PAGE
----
National Programs - Connecting Kids with Nature

Kids in the Woods
The Forest Service has a long and proud tradition of reaching out to Americans on behalf of conservation. From Smokey Bear, to NatureWatch, to Project Learning Tree, the Forest Service has worked across programs and disciplines to integrate conservation education into much of what we do. But we must do more. If we are to meet the conservation challenges of the 21st century, then we must spread environmental literacy across America, focusing first and foremost on kids.

Through a challenge cost-share program called “More Kids in the Woods,” the Forest Service is contributing to a growing national movement to bring kids to nature—and nature to kids. The successful projects focus on building partnerships, getting kids outside, enhancing environmental literacy, and tackling service-learning projects. In 2007 and 2008, the Forest Service provided more than $1,000,000 of support -- matched at least by an equal amount of partner contributions. Click here ( to go to a list of 2008 selected projects.

Junior Forest Ranger
The Junior Forest Ranger (JFR) program is an exciting way for young people to explore their national forests and grasslands.  The JFR program uses Forest Service science and practices to encourage children 7 through 13 to enjoy and appreciate nature. JFR motivates children to explore the natural and cultural world, and embrace their responsibility to it.

Smokey Bear and Woodsy Owl Poster Contest
For more than 30 years the U.S. Forest Service and the National Garden Clubs Inc. have worked together to sponsor an annual poster contest that reaches elementary children throughout the United States. The contest helps promote Smokey Bear and his fire prevention message “Only You Can Prevent Wildfires” and Woodsy Owl and his conservation message  “Lend a Hand – Care for the Land”.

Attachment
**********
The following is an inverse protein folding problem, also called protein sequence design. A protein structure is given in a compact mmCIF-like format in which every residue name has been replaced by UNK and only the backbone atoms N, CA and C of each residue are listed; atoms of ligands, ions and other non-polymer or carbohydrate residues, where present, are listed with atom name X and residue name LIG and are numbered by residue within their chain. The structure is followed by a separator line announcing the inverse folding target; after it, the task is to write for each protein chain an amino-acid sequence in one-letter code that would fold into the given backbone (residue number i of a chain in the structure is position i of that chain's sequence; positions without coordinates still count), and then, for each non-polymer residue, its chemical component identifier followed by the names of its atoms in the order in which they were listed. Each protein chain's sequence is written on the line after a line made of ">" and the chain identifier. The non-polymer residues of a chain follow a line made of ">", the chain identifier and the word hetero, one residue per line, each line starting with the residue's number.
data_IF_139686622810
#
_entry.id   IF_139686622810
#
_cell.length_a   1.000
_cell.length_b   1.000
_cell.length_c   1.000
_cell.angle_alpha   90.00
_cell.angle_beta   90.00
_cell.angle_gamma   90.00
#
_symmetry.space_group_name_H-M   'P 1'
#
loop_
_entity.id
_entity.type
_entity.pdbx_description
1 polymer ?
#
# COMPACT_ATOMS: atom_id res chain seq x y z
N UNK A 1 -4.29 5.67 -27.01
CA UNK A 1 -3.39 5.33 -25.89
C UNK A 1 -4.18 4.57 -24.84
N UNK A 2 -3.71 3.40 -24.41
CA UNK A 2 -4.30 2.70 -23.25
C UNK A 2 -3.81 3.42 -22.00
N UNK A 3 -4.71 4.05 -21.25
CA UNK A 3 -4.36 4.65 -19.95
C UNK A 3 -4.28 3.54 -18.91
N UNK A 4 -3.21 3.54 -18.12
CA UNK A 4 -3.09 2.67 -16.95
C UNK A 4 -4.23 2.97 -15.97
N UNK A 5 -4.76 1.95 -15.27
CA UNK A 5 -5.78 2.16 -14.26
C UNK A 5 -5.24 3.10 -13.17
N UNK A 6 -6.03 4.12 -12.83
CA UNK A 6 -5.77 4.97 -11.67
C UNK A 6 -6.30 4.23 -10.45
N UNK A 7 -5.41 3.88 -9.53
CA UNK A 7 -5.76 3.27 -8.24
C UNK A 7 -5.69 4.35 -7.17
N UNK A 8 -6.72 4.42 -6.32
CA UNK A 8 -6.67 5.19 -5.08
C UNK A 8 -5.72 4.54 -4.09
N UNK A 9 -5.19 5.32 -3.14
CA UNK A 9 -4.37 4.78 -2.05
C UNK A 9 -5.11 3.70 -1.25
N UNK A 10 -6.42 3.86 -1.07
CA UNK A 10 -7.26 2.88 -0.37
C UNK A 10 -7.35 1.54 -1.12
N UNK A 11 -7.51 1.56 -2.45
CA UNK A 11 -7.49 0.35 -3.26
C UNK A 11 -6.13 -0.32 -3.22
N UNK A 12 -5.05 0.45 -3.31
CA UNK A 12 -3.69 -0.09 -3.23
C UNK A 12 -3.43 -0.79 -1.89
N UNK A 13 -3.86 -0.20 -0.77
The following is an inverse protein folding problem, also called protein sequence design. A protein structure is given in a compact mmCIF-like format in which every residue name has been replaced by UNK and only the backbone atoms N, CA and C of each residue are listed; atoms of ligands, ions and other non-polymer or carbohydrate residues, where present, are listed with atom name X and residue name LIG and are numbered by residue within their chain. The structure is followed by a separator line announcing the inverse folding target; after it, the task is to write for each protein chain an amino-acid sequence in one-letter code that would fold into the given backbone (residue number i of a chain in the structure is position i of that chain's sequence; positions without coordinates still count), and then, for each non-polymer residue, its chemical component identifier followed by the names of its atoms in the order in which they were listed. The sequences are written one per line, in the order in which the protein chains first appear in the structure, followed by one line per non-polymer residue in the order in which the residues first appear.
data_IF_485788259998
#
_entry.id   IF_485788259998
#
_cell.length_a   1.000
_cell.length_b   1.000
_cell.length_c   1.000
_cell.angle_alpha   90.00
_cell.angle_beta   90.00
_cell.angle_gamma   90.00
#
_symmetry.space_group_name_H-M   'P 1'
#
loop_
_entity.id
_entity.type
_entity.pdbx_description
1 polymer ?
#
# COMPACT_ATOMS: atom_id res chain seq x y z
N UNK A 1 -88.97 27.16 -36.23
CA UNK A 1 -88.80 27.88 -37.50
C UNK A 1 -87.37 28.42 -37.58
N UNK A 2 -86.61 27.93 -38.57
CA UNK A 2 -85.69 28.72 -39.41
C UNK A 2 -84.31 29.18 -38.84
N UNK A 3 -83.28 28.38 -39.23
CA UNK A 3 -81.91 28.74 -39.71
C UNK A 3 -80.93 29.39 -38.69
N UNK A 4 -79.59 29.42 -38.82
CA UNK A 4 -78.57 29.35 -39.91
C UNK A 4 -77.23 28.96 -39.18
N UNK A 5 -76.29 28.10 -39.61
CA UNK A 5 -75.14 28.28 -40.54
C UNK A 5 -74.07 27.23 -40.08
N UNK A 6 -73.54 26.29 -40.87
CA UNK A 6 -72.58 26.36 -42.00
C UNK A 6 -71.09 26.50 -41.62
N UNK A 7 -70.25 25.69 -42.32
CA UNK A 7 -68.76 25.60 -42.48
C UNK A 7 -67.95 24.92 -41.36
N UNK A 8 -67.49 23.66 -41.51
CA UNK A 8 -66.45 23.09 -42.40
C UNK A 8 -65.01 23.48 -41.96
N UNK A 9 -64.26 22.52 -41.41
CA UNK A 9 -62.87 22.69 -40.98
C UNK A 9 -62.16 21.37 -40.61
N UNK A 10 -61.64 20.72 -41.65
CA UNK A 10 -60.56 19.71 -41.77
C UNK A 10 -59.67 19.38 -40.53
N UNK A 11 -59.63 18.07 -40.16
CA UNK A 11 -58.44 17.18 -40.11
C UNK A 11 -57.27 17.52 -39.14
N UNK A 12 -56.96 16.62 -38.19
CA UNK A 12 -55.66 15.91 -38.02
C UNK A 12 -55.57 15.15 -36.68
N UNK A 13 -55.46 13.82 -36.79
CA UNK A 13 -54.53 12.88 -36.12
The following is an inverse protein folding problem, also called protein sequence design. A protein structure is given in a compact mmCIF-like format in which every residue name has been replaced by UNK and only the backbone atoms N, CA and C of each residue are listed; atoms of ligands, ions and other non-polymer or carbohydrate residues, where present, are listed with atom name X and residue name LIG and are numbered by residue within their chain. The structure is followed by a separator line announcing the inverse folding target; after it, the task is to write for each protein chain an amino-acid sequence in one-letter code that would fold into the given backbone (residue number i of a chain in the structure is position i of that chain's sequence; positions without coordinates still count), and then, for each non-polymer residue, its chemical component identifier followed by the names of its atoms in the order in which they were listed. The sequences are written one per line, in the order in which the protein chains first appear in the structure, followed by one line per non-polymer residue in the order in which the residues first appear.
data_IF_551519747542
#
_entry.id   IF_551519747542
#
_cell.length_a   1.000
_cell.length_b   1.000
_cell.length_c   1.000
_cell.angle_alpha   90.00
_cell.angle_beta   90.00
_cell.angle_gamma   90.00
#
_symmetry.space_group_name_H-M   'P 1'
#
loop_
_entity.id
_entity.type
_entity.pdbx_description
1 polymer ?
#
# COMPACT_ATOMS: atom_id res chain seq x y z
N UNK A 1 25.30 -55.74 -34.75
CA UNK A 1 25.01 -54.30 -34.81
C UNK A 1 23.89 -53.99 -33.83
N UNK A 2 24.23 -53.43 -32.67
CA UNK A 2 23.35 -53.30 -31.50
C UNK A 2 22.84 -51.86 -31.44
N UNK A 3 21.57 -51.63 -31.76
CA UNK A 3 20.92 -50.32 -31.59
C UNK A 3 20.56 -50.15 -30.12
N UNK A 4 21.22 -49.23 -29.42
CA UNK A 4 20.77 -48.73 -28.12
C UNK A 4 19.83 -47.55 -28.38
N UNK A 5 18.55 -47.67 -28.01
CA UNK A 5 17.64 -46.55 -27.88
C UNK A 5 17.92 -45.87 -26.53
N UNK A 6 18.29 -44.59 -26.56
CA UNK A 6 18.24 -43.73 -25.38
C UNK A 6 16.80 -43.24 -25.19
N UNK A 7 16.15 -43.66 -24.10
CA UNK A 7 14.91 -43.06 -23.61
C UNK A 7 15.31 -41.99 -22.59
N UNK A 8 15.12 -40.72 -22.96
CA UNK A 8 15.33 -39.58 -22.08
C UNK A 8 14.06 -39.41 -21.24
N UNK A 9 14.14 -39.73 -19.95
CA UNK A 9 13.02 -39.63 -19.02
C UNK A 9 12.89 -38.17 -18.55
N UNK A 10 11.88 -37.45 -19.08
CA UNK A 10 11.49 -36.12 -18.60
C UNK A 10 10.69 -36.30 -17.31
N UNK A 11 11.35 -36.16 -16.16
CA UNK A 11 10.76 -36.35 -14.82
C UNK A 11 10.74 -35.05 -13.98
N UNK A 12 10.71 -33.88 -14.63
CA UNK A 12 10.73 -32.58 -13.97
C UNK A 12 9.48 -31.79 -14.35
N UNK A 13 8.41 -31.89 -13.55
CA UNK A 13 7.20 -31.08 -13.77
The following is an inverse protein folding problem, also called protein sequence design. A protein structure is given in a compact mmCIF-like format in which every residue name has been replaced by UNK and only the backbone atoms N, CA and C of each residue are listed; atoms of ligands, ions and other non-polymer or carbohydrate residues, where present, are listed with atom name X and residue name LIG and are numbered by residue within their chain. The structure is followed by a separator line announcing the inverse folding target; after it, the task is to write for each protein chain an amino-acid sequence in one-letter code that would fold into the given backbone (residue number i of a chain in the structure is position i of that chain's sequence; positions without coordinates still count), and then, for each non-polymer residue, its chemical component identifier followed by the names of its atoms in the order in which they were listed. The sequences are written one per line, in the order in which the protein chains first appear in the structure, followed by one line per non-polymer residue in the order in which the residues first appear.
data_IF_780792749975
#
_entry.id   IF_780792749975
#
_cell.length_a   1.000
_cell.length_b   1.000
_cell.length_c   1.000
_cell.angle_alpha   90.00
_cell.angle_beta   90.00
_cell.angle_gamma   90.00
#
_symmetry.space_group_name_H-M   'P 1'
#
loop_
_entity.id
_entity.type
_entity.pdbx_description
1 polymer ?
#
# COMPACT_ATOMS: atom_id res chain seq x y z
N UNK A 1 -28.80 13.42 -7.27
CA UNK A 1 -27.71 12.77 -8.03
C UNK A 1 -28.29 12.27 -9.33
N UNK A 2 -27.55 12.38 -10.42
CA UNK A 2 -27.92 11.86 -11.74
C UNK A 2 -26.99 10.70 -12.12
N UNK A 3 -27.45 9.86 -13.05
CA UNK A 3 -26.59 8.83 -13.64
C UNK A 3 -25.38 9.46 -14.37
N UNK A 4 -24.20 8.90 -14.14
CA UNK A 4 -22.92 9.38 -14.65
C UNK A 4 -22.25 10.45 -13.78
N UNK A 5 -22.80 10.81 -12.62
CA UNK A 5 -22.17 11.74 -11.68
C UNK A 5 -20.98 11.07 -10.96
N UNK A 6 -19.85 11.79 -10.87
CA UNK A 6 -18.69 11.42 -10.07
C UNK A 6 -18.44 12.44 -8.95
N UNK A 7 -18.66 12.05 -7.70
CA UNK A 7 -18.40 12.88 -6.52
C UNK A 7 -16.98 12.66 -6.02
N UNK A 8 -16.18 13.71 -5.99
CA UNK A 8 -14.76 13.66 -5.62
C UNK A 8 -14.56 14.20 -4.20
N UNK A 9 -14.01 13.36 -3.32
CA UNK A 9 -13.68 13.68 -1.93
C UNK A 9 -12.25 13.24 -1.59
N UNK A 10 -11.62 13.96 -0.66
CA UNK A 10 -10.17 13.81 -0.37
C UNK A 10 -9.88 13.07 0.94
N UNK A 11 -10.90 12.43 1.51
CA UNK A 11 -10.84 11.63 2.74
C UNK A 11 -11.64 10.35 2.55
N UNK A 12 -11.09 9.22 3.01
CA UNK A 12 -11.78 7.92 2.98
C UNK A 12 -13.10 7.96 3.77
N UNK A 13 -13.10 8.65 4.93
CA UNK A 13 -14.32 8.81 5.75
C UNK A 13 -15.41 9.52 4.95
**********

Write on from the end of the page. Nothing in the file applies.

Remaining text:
Robert Bateman's Get to Know Program
In an unprecedented collaboration, over thirty major organizations have joined forces to invite young Americans to discover nature by entering the Robert Bateman "Get to Know" Contest. These partners include the US Forest Service, US Fish & Wildlife Service, National Wildlife Federation, the Children & Nature Network, the Wyland Foundation, and many others.

The Get to Know Contest invites any American age 18 or younger to go outdoors, to "get to know" their wild neighbors, and then to share their experience by creating art, writing, or photography. Winners will receive wild prizes, including the publication of their work in a calendar, a weeklong stay in one of Canada's national parks, VIP invitations to special events, LA Dodgers tickets, and more.

The Get to Know Contest was started in 2000 by prominent Canadian artist and naturalist Robert Bateman, who believes that "caring for the planet begins with getting to know the names of our neighbors of other species." The contest has run annually in Canada for ten years, and launched in the US for the first time on September 26. The contest theme for this year is "forests," and entries will be accepted until November 30. To learn more and find out how to enter, visit

Click here to go to more information within the CE website.